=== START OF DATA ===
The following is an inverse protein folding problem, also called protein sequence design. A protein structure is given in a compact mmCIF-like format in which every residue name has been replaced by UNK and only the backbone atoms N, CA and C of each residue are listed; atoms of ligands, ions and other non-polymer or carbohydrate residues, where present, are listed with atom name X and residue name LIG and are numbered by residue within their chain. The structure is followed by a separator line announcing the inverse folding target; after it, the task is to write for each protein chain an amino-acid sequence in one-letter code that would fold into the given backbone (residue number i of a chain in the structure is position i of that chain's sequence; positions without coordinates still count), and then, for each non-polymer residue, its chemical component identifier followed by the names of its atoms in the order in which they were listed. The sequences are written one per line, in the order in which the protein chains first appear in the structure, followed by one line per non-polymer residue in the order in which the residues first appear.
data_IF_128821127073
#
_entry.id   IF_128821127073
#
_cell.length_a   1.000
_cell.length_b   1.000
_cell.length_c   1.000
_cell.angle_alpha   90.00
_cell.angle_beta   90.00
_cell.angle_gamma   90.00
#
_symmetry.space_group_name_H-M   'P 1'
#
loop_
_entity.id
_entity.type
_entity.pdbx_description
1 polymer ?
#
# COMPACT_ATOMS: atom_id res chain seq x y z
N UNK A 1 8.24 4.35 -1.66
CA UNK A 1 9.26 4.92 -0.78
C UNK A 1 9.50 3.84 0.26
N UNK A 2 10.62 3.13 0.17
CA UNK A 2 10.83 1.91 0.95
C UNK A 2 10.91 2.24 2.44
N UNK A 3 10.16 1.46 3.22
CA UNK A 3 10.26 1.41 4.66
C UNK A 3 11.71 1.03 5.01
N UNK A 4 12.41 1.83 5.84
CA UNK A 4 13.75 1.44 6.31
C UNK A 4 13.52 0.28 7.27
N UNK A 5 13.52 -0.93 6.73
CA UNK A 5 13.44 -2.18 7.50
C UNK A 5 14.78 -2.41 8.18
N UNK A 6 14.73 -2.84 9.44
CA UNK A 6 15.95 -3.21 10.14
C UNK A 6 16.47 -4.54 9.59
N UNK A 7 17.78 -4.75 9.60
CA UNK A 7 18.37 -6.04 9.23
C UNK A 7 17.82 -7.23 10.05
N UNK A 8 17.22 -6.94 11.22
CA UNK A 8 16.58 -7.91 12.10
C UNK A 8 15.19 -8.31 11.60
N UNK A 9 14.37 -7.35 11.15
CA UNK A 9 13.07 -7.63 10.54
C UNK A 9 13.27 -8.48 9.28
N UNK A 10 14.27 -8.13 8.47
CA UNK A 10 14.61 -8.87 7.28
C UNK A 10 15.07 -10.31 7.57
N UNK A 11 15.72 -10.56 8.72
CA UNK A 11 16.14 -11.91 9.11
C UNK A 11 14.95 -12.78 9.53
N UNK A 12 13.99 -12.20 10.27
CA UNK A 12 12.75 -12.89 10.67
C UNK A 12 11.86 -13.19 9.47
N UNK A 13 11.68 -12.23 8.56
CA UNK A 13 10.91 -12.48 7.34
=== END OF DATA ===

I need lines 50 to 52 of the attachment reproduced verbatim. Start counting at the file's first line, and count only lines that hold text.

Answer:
CA UNK A 10 14.61 -8.87 7.28
C UNK A 10 15.07 -10.31 7.57
N UNK A 11 15.72 -10.56 8.72